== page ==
W3C home > Mailing lists > Public > www-style@w3.org > July 2009

Re: [css3-background] should radii be capped?

From: Tab Atkins Jr. <jackalmage@gmail.com>
Date: Thu, 23 Jul 2009 10:08:34 -0500
Message-ID: <dd0fbad0907230808x3201e317md4f59526433f38f@mail.gmail.com>
To: François REMY <fremycompany_pub@yahoo.fr>
Cc: CSS 3 W3C Group <www-style@w3.org>
On Thu, Jul 23, 2009 at 9:55 AM, François REMY<fremycompany_pub@yahoo.fr> wrote:
> From: "Tab Atkins Jr." <jackalmage@gmail.com>
>>
>> On Thu, Jul 23, 2009 at 9:30 AM, François REMY<fremycompany_pub@yahoo.fr>
>> wrote:
>>>
>>> From: "Tab Atkins Jr." <jackalmage@gmail.com>
>>>>
>>>> Here's the behavior I'm looking for (view in any recent Safari or
>>>> Chrome): http://www.xanthir.com/etc/stretchy-corners.html
>>>>
>>>> Magic behavior switching *will* be confusing, whether it's based on
>>>> the presence of the / or the number of values or anything else.  When
>>>> I omit values I expect it to act *exactly* as if I had specified them
>>>> according to normal rules.
>>>
>>> Would a keyword be a good solution at your eyes ?
>>>
>>
>> Did you mean this to be off-list?
>
> Not particulary. Pressed the Reply button instead of Reply all. Fixed.
>
>> Anyway, what would this keyword *do*?  I don't want to switch between
>> capped and uncapped radiuses, like Hakon is talking about.  That's a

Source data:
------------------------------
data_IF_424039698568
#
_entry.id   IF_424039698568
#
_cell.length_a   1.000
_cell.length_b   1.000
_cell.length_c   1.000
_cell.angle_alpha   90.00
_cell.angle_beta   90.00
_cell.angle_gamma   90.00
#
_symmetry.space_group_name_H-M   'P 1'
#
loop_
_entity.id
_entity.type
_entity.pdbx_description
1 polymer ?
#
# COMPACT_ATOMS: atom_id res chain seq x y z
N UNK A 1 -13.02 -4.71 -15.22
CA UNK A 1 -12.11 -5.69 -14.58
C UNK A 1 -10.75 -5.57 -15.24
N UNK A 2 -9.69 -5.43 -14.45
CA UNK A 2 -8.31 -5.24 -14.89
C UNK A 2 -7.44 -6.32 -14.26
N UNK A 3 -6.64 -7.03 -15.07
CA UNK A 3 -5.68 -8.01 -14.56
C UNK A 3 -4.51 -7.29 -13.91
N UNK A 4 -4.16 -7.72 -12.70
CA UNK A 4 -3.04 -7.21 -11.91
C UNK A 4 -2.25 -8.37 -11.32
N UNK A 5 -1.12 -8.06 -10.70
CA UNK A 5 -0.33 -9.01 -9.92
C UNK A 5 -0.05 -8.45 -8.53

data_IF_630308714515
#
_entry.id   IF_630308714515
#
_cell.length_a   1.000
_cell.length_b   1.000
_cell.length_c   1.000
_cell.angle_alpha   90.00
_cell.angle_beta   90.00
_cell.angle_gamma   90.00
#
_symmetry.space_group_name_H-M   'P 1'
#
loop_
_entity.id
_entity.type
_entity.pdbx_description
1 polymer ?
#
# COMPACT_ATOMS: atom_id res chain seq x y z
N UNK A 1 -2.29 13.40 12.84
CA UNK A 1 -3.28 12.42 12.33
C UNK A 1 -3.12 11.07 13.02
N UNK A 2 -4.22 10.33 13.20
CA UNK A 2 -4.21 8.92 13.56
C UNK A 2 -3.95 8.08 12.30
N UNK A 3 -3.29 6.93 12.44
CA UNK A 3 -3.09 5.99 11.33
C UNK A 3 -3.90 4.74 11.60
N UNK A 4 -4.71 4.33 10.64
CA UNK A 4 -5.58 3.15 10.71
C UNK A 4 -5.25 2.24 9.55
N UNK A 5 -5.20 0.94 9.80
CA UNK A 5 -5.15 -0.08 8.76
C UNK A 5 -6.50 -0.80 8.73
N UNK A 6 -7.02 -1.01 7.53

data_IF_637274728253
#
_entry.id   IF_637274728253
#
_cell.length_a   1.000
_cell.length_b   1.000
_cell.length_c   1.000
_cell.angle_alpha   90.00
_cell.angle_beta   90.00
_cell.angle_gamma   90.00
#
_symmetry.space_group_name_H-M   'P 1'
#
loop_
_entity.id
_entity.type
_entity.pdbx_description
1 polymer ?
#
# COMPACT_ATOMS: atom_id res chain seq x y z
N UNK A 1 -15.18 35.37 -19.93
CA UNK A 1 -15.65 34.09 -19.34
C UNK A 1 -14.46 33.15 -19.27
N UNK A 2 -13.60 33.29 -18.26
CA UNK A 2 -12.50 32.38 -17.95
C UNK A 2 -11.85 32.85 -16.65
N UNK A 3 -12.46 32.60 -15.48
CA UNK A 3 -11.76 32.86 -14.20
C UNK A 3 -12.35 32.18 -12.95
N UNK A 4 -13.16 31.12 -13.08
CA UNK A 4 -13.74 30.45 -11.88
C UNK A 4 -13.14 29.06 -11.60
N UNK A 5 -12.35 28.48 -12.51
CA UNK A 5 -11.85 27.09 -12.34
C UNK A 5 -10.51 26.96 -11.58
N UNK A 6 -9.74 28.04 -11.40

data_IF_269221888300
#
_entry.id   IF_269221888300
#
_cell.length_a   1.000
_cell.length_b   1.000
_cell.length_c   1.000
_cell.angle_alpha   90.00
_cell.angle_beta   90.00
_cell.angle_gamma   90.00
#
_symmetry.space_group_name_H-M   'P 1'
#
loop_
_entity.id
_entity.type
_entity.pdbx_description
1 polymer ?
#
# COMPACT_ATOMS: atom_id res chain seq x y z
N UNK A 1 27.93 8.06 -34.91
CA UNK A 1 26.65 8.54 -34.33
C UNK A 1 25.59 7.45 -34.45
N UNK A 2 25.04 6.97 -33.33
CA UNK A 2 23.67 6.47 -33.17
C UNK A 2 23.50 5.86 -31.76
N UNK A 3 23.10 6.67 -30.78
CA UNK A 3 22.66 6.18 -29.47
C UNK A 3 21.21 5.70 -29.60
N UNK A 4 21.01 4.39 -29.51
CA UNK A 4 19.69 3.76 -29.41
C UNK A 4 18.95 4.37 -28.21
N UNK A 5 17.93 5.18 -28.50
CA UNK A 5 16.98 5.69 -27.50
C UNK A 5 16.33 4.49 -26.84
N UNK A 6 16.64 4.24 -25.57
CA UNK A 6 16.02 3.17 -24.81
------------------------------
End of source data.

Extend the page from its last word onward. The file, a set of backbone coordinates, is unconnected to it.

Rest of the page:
>> red herring.  I want percentage-based radiuses that work as expected,
>> rather than the odd way that FF currently has them working.  I don't
>> think that a keyword should be necessary to switch between my expected
>> behavior and FF's current behavior, either - from my pov FF's behavior
>> is just plain wacky, and not actually useful to me as a designer.
>
> As you noted, they are ugly artifacts when the the border-radius is too
> small
> on a part, and great on the other part. A designer may want a square radius
> as it's more beautiful.
>
> You may argue that the problems may be solved using antialiasing, but even
> with that, you will continue to notice problems.

Yeah, but that really only happens when they get *really* thin in one
direction.  In most situations it's no problem at all.  If I'm
expecting that my box may commonly get below one line-of-text in
height, I should probably use a length unit instead.

> Personnaly, I would love to have a way to have the 100% unit to have the
> same
> value as min(width, height). It can help me to make a circle radius border
> that
> grows as the box I use grows.
>
> Imagine the case of a [25% * 2000px] box that would be the main content of
> my page. If I want the rounded border to be in function of the width of the
> page,
> I must use a % unit. But if the result DIV is 250px * 2000px, your behaviour
> will
> result into a not so beautiful radius. The solution used by FireFox would
> produce
> a better result, to my opinion.

Yeah, but when your div is 2000px by 250px, the Firefox solution gives
you a lozenge (half-circles on the ends).  That's not so attractive,
and almost certainly not intended.

> Try it with a 1% border radius. Your solution would create a 3*20px border
> radius
> while the FireFox solution produces what I intended : a 3*3px border radius.
>
> Would it be so bad having a (facultative) keyword that specify whether to
> use one
> or the other solution to compute the % unit ?

While I wouldn't overly *object* to such a thing, I just don't find it
very *necessary*.  In every situation I can currently imagine myself
using a % border radius, I don't want the FF behavior.

~TJ
Received on Thursday, 23 July 2009 15:09:35 GMT

This archive was generated by hypermail 2.3.1 : Tuesday, 26 March 2013 17:20:19 GMT